Do you have struggling readers? Have you started working with small groups yet? If you have, one thing you might be focusing on is building your young readers fluency. This is not something that happens overnight so develop a mindset that we are seeking progress over perfection. Reading is a cognitive function that requires the use of different parts of the brain so every child will develop their reading fluency at their own rate and that is okay. Reading is such an important skill so finding easy ways to incorporate fluency practice is vital.
What is Fluency?
Reading fluency is an important part of small group instruction. Fluency is defined as the ability to read with speed, accuracy, and proper expression. In order to understand what they read, children must be able to read fluently and that starts with basic phonics skills for recognizing letters and saying the proper sounds. This is a foundational skill. If your student or child has a lack of confidence around text comprehension, you can be a guiding light into helping improve their literacy skills. If you're seeking new resources, here are a few reading fluency activities to add to your list of strategies.
Tips For Building Fluency
Model fluent reading through read-alouds. Children need to hear us read so they understand that even as they use the strategy of pointing to words as they read, our voice varies and reading is not robotic. This is also a fun way to help them with phonemic awareness. A good place to start is with their favorite stories. This can be an effective tool to gain their interest and make it a fun reading fluency activity.
Build their sight word bank. The more words they can read, the more fluent they will become. Repetition is key!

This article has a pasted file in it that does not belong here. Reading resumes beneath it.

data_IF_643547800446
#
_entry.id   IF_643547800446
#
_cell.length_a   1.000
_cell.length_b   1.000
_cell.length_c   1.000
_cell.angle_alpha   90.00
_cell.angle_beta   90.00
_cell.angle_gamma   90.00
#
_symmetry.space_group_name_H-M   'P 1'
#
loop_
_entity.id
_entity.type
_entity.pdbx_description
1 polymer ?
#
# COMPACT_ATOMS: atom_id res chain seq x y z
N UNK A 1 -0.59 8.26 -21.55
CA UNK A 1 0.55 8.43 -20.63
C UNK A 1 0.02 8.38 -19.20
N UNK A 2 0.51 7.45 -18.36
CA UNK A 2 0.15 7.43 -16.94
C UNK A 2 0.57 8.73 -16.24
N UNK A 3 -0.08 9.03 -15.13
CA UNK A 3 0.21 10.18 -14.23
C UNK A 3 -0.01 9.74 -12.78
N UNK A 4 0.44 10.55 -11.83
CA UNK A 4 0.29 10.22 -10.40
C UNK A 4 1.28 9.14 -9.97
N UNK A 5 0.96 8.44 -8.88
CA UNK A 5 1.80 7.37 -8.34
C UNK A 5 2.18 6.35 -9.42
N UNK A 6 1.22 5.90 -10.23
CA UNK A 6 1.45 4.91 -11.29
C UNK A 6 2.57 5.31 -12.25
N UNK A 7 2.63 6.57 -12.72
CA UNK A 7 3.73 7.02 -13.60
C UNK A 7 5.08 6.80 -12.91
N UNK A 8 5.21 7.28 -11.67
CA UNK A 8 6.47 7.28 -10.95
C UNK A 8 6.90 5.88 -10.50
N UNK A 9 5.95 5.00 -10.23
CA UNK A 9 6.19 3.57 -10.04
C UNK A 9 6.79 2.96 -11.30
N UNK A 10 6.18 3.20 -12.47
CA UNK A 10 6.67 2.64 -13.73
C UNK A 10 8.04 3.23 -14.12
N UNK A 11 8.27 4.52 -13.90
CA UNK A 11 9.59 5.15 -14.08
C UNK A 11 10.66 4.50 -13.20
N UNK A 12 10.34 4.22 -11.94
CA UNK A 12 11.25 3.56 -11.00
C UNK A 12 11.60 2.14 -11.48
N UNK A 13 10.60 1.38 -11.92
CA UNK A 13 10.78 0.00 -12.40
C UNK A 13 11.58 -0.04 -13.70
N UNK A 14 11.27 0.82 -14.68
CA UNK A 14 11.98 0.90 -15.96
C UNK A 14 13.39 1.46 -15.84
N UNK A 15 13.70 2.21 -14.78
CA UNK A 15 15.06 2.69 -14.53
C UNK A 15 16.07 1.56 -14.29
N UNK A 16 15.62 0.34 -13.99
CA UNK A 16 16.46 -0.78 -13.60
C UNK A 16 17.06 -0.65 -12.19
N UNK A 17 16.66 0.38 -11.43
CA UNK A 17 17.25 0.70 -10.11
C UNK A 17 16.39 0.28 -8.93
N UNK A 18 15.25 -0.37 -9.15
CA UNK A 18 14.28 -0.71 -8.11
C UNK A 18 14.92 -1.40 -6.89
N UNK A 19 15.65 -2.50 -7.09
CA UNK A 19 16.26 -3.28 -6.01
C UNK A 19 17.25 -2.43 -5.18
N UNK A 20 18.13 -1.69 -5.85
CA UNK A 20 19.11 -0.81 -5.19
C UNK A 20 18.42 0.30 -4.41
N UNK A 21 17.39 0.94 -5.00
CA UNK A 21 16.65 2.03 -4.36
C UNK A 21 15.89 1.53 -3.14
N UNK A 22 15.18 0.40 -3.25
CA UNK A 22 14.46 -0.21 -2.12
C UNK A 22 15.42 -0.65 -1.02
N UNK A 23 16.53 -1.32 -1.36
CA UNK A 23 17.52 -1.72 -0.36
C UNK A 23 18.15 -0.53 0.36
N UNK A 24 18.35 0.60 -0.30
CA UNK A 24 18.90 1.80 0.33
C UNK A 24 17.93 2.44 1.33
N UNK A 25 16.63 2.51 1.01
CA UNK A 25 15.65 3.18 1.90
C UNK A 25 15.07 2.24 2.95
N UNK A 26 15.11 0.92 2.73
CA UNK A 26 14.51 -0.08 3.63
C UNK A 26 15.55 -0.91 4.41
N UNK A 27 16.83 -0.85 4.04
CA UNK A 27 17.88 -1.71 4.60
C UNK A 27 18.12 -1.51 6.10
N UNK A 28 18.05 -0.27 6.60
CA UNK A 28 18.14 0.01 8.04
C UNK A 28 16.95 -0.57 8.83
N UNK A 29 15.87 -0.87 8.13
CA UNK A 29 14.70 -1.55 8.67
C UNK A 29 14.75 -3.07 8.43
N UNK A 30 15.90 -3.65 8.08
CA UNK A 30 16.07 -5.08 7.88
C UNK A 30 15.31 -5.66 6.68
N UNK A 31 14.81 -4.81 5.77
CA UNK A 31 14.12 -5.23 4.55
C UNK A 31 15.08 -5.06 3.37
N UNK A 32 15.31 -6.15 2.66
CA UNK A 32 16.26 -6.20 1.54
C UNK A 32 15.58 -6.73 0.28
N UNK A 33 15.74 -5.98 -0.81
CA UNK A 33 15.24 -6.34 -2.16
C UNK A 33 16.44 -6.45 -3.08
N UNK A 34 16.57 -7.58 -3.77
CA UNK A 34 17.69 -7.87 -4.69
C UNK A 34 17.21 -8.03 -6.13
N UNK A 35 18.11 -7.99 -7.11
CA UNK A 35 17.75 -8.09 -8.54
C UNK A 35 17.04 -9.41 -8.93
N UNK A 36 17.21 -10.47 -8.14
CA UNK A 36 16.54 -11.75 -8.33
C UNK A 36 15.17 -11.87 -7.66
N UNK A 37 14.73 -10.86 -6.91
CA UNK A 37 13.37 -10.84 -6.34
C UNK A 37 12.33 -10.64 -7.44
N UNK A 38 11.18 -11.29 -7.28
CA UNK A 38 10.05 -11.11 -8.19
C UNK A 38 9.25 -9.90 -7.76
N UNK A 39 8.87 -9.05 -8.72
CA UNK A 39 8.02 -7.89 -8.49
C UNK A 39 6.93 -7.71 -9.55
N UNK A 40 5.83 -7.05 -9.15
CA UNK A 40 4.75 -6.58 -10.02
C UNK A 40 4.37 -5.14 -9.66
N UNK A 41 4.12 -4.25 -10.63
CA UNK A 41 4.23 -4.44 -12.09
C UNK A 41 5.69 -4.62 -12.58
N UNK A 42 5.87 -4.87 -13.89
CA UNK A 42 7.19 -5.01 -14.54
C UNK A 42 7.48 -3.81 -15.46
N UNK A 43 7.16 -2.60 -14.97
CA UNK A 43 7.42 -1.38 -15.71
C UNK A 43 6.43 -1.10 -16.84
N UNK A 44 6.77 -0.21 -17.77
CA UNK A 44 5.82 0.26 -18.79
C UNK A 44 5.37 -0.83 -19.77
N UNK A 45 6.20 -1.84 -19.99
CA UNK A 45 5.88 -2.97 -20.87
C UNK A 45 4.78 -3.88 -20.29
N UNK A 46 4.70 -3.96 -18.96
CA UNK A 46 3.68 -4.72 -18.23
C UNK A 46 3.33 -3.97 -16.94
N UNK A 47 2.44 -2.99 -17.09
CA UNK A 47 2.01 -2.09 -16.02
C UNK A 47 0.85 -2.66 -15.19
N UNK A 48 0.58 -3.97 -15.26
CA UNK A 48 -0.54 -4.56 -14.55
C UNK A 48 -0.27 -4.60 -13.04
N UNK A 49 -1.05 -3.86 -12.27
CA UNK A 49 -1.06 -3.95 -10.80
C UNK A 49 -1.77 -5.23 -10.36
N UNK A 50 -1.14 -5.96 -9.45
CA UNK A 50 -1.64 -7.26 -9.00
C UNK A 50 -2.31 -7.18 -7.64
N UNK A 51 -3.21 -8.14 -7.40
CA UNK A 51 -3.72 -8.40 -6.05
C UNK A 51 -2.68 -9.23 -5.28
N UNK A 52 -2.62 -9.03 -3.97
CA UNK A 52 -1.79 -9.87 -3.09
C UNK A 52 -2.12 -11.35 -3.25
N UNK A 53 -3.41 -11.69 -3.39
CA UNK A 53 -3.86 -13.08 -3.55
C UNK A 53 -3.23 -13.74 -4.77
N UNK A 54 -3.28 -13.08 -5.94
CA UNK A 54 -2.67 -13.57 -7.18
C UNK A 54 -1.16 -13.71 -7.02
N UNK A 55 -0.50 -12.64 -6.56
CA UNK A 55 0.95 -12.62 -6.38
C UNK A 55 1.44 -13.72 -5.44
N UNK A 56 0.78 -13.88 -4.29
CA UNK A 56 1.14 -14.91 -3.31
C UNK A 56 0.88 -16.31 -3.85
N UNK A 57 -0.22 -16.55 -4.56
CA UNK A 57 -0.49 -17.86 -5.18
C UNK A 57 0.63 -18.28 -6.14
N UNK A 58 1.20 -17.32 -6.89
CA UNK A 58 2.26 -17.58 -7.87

Read in various settings. Allow students to buddy read, choral read and echo read. Exposure, repetition and practice are the key to success!
Teach within the natural progression. Letters and sounds > Sight Words & Decoding CVC words. These are isolated skills that when combined to read a sentence and then a story, help the reader to develop meaning and comprehension, which is a huge part of our reading goals.
Allow students reading word for word to also read the same thing over and over. We help children become fluent readers by allowing for repetition. This is the perfect way to help with comprehension and confidence.
Have you considered using fluency strips? These strips should not be used as an introduction but instead as practice. During small groups, you can give students a strip or ring of letters/words for them to quickly practice, allowing the opportunity to practice the same skill over and over. It's a fantastic way to encourage a repeated reading method. And starting with a short passage takes off the pressure of something that feels longer and more daunting.
For long term learning, we don’t want students to always need to point to the letter or word as they say it, but teaching one-to-one correspondence is necessary for beginning readers. Have students point to each word as they read it and practice sliding their finger from one dot to the next. This is an effective strategy to start with younger students.
Fluency passages are another great way to apply those beginning skills in a higher level activity. They can be simple passages that include basic sight words and decodable cvc words. The goal is for the reader to understand what they are reading and develop comprehension skills. Reading the passage over and over will help with comprehension, accuracy and speed.
Here is an example of a simple reading passage with simple words for a younger child to start with:
I have a cat. The cat sat on a mat. The cat can see a rat. The rat runs fast. The rat runs on the mat.
There are several ways you can support your reader in building their fluency skills. The important thing to remember is that everyone learns at their own rate and this is a skill that takes a lot of practice. If you are looking for great resources, you check out our Alphabet Fluency Bundle here.